Let’s be honest: Ubuntu desktop releases have been underwhelming for some time now. A year ago, I wrote that Ubuntu 14.10’s humble changes were “the calm before the storm.” But Ubuntu 15.04 came and went with little noticeable changes, and as of Thursday, Ubuntu 15.10 is now here.
The storm still hasn’t arrived yet—it always seems a version or two away. Canonical’s developers are still working on Ubuntu for phones, the converged desktop isn’t ready yet, and promised hardware continues to be delayed. But Ubuntu 15.10 still has some helpful new additions, even if they aren’t earth-shattering.
Most of the changes are simply bumps to the software packages Ubuntu includes. Wily Werewolf brings Linux kernel 4.2 with the initial version of the new AMDGPU driver. LibreOffice is now version 5.0.1, providing improved document-editing capabilities. Firefox and Chromium are updated to the latest versions.
On the desktop side, the Unity desktop benefits as most of its GNOME underpinnings have been updated to GNOME 3.16. The MATE desktop used by Ubuntu MATE is now version 1.10, and Compiz’s fancy 3D desktop effects now work better with MATE. The Bluetooth stack was updated, too.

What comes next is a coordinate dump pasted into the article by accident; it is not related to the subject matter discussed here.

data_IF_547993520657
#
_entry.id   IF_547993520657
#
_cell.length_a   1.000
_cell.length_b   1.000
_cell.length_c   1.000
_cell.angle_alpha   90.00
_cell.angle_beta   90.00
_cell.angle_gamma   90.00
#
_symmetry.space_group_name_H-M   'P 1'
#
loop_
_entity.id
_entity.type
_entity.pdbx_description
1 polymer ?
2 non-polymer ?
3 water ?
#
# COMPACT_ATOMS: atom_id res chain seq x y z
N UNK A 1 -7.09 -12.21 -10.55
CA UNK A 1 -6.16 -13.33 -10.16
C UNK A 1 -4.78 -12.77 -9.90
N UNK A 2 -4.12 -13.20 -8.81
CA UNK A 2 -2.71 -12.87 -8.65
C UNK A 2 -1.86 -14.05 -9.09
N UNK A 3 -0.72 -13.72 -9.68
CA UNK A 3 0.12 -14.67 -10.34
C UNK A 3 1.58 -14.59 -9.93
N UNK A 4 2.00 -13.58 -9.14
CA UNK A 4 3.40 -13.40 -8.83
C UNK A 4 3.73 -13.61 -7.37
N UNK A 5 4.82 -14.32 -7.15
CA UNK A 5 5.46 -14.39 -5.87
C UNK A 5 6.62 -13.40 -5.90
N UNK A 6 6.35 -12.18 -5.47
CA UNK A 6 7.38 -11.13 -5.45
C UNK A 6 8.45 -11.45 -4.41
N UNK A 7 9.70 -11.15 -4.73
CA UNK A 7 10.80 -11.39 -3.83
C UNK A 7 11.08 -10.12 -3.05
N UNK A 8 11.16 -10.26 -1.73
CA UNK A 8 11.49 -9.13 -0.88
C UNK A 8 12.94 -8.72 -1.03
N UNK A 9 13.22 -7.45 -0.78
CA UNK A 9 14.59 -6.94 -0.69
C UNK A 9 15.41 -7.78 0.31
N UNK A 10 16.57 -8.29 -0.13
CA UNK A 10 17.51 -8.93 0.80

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The biggest noticeable change is Ubuntu dumping Unity’s overlay scrollbars—which appeared only when you moused over them—and going with GNOME’s more standard scrollbars, which always appear in windows.
The default Unity 7 desktop has also seen some changes, and the release notes promise “bug fixes and incremental quality improvements” throughout the desktop. It’s not surprising that Ubuntu’s developers don’t want to spend much time on the current desktop as Unity 7 will be abandoned for Unity 8 when the long-promised phone-PC convergence arrives.
Other notable changes most people won’t notice include OpenStack Liberty for cloud computing and persistent network interface names, which will make system administrators’ jobs easier. The release notes also mention “the move to systemd,” but that arrived in Ubuntu 15.04.
What’s in store for Ubuntu 16.04
Ubuntu 15.10 lays the groundwork for Ubuntu 16.04, which will be the next big long-term service (LTS) release in April. Ubuntu 16.04 will offer an experimental installation image with Unity 8, Mir, and Snappy packages. That should be interesting… if it’s not delayed.
But it’ll be a stable LTS release and the new stuff won’t be ready for most people, even in six months. For most Ubuntu users, Ubuntu 16.04 will be more of the same, only with updated software.
That’s not the end of the world—because Ubuntu is fairly stable and largely works well—but it’s also not very exciting. Best look to another Linux distribution like Linux Mint if you want more noticeable improvements to the current desktop with each release.